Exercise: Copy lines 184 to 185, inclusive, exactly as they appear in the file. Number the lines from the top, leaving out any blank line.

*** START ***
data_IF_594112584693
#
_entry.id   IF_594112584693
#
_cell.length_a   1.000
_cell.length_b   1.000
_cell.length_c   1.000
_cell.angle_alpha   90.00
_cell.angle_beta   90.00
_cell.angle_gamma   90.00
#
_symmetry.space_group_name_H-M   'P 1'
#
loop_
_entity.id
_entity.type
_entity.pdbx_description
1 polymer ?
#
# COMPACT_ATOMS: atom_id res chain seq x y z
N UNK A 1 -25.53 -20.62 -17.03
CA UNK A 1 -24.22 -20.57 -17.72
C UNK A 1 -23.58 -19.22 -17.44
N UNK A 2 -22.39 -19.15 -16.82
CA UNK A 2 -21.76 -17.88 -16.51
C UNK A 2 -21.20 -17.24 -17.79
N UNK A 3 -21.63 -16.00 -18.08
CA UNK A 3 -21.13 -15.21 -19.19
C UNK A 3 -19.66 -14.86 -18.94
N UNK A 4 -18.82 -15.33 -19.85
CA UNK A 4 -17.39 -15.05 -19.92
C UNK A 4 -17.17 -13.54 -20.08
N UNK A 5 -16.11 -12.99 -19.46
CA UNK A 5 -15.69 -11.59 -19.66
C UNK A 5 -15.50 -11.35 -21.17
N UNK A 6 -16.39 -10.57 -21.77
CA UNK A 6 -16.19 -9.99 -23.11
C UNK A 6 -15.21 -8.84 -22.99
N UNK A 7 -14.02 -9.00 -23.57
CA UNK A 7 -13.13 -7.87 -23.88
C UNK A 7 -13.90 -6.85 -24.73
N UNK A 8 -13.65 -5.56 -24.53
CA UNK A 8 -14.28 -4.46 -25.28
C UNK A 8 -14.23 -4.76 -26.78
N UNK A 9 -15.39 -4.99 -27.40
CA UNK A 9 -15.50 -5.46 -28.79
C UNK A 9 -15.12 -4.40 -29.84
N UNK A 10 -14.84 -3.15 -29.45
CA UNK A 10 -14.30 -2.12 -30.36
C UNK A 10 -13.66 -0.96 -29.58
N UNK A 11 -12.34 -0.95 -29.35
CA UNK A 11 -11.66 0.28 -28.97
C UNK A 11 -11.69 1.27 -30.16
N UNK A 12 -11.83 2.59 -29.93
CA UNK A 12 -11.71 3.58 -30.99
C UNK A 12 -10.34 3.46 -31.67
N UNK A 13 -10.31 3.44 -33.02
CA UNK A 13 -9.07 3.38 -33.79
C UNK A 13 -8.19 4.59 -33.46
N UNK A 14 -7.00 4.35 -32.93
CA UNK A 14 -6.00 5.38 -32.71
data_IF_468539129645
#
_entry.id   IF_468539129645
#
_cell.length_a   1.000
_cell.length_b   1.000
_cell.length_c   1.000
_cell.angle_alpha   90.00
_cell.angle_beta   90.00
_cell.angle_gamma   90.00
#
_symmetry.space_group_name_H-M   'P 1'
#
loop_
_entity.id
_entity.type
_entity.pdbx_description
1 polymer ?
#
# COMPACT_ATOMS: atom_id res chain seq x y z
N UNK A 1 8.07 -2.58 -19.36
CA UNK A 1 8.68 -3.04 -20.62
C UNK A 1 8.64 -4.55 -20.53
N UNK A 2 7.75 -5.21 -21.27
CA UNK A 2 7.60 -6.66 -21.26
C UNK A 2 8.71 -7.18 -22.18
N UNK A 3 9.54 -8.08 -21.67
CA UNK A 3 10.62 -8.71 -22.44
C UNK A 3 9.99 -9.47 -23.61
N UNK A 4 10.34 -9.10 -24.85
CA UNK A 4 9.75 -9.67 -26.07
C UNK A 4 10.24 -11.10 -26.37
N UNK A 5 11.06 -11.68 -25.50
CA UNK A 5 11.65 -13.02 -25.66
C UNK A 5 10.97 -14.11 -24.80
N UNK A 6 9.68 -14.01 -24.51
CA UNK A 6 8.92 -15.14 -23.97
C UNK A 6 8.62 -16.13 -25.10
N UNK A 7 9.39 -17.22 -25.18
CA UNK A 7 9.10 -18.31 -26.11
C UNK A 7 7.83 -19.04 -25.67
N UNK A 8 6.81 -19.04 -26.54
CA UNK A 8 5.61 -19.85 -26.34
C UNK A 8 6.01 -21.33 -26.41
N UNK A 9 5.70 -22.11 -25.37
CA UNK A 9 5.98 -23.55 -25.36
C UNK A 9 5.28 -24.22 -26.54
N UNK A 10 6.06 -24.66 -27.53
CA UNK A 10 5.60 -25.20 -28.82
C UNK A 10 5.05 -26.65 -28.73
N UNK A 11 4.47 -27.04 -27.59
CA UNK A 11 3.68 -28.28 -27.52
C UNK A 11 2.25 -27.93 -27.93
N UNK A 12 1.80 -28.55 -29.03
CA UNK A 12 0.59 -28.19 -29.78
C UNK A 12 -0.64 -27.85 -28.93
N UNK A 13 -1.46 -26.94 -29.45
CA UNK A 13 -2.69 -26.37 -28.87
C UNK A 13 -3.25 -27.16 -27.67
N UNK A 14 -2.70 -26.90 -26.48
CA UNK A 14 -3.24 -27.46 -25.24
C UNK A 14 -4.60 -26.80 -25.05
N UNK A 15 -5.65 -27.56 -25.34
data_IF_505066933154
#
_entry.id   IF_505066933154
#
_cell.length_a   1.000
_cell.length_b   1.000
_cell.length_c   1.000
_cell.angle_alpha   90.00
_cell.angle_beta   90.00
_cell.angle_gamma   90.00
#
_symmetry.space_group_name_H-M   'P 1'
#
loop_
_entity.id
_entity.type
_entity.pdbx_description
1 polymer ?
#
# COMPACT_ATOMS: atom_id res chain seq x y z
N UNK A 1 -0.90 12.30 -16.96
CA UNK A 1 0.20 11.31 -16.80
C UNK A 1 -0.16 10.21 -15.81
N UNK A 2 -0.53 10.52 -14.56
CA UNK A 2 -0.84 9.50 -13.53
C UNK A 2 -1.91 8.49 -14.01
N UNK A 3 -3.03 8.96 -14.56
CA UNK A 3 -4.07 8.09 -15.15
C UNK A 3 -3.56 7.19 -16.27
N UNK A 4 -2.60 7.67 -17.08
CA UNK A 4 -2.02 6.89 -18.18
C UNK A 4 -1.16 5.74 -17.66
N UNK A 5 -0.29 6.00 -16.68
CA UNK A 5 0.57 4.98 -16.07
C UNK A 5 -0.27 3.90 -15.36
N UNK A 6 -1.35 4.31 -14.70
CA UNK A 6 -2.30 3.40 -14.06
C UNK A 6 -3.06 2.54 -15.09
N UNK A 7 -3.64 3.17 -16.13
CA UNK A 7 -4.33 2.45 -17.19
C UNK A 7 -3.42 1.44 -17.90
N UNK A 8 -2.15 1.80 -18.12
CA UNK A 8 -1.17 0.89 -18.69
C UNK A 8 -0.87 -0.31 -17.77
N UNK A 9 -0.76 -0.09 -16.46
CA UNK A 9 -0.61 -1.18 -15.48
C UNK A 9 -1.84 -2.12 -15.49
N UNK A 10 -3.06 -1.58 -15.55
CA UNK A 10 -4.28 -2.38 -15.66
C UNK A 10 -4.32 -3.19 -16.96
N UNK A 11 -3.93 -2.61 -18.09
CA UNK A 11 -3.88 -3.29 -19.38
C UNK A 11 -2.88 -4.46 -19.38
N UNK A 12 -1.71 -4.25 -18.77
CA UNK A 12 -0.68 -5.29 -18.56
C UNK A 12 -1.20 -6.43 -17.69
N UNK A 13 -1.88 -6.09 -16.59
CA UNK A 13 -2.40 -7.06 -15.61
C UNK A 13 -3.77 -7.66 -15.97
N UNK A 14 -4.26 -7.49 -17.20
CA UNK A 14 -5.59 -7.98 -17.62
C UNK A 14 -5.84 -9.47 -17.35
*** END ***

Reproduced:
N UNK A 14 -4.26 -7.49 -17.20
CA UNK A 14 -5.59 -7.98 -17.62